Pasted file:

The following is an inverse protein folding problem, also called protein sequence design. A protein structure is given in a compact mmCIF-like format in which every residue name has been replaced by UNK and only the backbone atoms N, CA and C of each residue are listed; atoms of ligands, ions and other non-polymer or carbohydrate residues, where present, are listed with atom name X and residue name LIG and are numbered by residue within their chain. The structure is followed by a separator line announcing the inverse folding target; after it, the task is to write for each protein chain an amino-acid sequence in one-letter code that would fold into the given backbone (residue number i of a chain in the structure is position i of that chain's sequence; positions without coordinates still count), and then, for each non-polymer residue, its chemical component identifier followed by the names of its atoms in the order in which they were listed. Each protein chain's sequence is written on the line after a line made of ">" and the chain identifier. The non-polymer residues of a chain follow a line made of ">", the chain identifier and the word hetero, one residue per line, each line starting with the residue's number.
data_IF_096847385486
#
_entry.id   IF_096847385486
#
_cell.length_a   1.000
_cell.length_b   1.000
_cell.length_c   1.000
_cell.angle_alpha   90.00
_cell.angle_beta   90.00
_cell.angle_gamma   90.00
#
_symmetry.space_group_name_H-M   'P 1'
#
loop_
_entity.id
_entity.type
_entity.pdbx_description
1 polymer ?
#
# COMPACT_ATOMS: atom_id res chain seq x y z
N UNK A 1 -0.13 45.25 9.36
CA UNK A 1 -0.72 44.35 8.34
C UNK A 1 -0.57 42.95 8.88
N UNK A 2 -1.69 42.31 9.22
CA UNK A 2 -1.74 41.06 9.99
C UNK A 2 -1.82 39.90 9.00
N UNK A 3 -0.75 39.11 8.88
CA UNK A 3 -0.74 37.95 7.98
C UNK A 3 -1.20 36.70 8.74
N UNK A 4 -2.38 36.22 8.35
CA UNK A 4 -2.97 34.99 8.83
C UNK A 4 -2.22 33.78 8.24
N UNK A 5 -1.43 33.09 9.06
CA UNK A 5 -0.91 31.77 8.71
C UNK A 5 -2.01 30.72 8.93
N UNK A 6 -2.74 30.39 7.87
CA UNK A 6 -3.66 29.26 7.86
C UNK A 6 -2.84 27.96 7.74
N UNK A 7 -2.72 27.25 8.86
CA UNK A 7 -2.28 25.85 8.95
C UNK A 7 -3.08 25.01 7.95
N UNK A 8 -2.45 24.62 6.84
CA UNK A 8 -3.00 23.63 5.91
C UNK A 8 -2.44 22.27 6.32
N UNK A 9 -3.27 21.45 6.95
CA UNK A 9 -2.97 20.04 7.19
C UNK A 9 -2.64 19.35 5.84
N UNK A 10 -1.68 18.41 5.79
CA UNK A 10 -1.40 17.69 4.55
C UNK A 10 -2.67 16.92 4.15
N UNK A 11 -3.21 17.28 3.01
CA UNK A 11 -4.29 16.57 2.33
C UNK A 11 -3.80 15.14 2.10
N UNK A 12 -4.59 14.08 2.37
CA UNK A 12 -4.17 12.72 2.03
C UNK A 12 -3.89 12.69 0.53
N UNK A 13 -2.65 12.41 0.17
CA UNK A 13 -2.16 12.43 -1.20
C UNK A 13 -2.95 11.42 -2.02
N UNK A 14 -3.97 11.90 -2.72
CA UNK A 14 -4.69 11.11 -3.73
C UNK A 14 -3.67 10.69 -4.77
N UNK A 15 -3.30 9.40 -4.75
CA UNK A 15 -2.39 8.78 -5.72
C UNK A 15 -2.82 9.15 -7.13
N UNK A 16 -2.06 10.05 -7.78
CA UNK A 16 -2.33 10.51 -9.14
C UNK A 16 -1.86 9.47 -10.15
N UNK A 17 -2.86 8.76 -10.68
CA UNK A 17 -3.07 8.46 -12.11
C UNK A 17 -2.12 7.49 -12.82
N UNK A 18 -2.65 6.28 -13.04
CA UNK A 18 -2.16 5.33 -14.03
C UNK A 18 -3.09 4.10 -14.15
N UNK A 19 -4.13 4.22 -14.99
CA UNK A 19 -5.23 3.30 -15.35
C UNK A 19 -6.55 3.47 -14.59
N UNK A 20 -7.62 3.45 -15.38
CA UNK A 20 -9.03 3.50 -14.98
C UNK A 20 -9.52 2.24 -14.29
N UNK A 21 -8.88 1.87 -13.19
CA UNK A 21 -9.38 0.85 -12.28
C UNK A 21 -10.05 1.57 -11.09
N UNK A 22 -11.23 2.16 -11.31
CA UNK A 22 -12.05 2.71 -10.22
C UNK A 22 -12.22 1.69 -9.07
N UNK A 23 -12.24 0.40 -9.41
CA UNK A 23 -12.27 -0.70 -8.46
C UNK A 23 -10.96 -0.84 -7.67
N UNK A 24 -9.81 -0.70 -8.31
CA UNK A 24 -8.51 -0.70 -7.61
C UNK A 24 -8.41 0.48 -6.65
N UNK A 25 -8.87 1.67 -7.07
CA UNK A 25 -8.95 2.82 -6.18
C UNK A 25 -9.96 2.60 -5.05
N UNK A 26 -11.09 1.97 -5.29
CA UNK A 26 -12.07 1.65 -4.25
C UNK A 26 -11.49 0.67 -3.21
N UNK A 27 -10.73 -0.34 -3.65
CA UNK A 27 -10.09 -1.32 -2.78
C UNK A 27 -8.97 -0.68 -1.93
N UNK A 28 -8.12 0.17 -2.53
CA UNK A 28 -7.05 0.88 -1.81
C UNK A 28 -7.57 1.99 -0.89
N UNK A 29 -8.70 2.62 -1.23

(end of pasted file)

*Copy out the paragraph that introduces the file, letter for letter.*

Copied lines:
The following is an inverse protein folding problem, also called protein sequence design. A protein structure is given in a compact mmCIF-like format in which every residue name has been replaced by UNK and only the backbone atoms N, CA and C of each residue are listed; atoms of ligands, ions and other non-polymer or carbohydrate residues, where present, are listed with atom name X and residue name LIG and are numbered by residue within their chain. The structure is followed by a separator line announcing the inverse folding target; after it, the task is to write for each protein chain an amino-acid sequence in one-letter code that would fold into the given backbone (residue number i of a chain in the structure is position i of that chain's sequence; positions without coordinates still count), and then, for each non-polymer residue, its chemical component identifier followed by the names of its atoms in the order in which they were listed. Each protein chain's sequence is written on the line after a line made of ">" and the chain identifier. The non-polymer residues of a chain follow a line made of ">", the chain identifier and the word hetero, one residue per line, each line starting with the residue's number.